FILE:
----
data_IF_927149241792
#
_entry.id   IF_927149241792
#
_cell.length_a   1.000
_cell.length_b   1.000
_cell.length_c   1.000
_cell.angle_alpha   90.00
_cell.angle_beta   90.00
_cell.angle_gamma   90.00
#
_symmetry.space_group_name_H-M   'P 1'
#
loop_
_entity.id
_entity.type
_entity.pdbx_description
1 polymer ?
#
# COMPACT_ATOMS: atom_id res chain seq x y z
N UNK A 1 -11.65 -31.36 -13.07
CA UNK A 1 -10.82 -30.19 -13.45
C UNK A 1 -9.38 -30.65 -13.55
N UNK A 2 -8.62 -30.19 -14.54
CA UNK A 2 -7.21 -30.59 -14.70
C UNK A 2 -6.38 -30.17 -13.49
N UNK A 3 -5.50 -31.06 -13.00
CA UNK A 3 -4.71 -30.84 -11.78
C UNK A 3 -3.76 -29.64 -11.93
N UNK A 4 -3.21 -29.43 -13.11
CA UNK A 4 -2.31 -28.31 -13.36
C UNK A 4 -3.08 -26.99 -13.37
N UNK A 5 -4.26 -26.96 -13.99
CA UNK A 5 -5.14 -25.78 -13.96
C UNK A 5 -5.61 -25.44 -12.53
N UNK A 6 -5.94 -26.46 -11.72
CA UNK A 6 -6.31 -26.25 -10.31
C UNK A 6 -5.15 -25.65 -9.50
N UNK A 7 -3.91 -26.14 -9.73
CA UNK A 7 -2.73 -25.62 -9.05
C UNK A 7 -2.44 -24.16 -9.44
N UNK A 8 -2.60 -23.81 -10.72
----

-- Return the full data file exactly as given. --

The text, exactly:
data_IF_927149241792
#
_entry.id   IF_927149241792
#
_cell.length_a   1.000
_cell.length_b   1.000
_cell.length_c   1.000
_cell.angle_alpha   90.00
_cell.angle_beta   90.00
_cell.angle_gamma   90.00
#
_symmetry.space_group_name_H-M   'P 1'
#
loop_
_entity.id
_entity.type
_entity.pdbx_description
1 polymer ?
#
# COMPACT_ATOMS: atom_id res chain seq x y z
N UNK A 1 -11.65 -31.36 -13.07
CA UNK A 1 -10.82 -30.19 -13.45
C UNK A 1 -9.38 -30.65 -13.55
N UNK A 2 -8.62 -30.19 -14.54
CA UNK A 2 -7.21 -30.59 -14.70
C UNK A 2 -6.38 -30.17 -13.49
N UNK A 3 -5.50 -31.06 -13.00
CA UNK A 3 -4.71 -30.84 -11.78
C UNK A 3 -3.76 -29.64 -11.93
N UNK A 4 -3.21 -29.43 -13.11
CA UNK A 4 -2.31 -28.31 -13.36
C UNK A 4 -3.08 -26.99 -13.37
N UNK A 5 -4.26 -26.96 -13.99
CA UNK A 5 -5.14 -25.78 -13.96
C UNK A 5 -5.61 -25.44 -12.53
N UNK A 6 -5.94 -26.46 -11.72
CA UNK A 6 -6.31 -26.25 -10.31
C UNK A 6 -5.15 -25.65 -9.50
N UNK A 7 -3.91 -26.14 -9.73
CA UNK A 7 -2.73 -25.62 -9.05
C UNK A 7 -2.44 -24.16 -9.44
N UNK A 8 -2.60 -23.81 -10.72